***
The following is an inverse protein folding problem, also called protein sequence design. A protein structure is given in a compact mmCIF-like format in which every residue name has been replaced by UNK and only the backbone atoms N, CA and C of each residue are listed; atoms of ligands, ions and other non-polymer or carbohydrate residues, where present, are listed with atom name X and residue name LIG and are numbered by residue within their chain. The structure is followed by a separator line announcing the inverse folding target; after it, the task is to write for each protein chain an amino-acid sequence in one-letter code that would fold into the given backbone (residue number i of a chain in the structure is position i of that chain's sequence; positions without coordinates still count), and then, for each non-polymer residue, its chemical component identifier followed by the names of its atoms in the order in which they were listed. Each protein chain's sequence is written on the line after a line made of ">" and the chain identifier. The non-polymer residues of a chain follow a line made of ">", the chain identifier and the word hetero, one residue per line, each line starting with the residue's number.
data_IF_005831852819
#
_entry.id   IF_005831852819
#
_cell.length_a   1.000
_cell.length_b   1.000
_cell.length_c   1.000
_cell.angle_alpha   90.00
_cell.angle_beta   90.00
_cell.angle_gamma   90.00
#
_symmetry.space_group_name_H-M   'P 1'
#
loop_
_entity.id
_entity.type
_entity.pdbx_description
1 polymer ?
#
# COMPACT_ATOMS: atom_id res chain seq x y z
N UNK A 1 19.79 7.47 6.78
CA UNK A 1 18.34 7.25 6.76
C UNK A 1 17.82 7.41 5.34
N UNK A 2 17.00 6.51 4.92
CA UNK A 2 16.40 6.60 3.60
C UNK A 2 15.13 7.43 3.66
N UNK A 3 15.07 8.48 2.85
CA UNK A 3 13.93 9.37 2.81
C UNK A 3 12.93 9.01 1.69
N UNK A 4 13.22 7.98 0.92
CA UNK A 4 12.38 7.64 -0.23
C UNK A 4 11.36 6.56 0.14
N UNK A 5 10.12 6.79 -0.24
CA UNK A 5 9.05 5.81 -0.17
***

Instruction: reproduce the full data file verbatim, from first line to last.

The following is an inverse protein folding problem, also called protein sequence design. A protein structure is given in a compact mmCIF-like format in which every residue name has been replaced by UNK and only the backbone atoms N, CA and C of each residue are listed; atoms of ligands, ions and other non-polymer or carbohydrate residues, where present, are listed with atom name X and residue name LIG and are numbered by residue within their chain. The structure is followed by a separator line announcing the inverse folding target; after it, the task is to write for each protein chain an amino-acid sequence in one-letter code that would fold into the given backbone (residue number i of a chain in the structure is position i of that chain's sequence; positions without coordinates still count), and then, for each non-polymer residue, its chemical component identifier followed by the names of its atoms in the order in which they were listed. Each protein chain's sequence is written on the line after a line made of ">" and the chain identifier. The non-polymer residues of a chain follow a line made of ">", the chain identifier and the word hetero, one residue per line, each line starting with the residue's number.
data_IF_005831852819
#
_entry.id   IF_005831852819
#
_cell.length_a   1.000
_cell.length_b   1.000
_cell.length_c   1.000
_cell.angle_alpha   90.00
_cell.angle_beta   90.00
_cell.angle_gamma   90.00
#
_symmetry.space_group_name_H-M   'P 1'
#
loop_
_entity.id
_entity.type
_entity.pdbx_description
1 polymer ?
#
# COMPACT_ATOMS: atom_id res chain seq x y z
N UNK A 1 19.79 7.47 6.78
CA UNK A 1 18.34 7.25 6.76
C UNK A 1 17.82 7.41 5.34
N UNK A 2 17.00 6.51 4.92
CA UNK A 2 16.40 6.60 3.60
C UNK A 2 15.13 7.43 3.66
N UNK A 3 15.07 8.48 2.85
CA UNK A 3 13.93 9.37 2.81
C UNK A 3 12.93 9.01 1.69
N UNK A 4 13.22 7.98 0.92
CA UNK A 4 12.38 7.64 -0.23
C UNK A 4 11.36 6.56 0.14
N UNK A 5 10.12 6.79 -0.24
CA UNK A 5 9.05 5.81 -0.17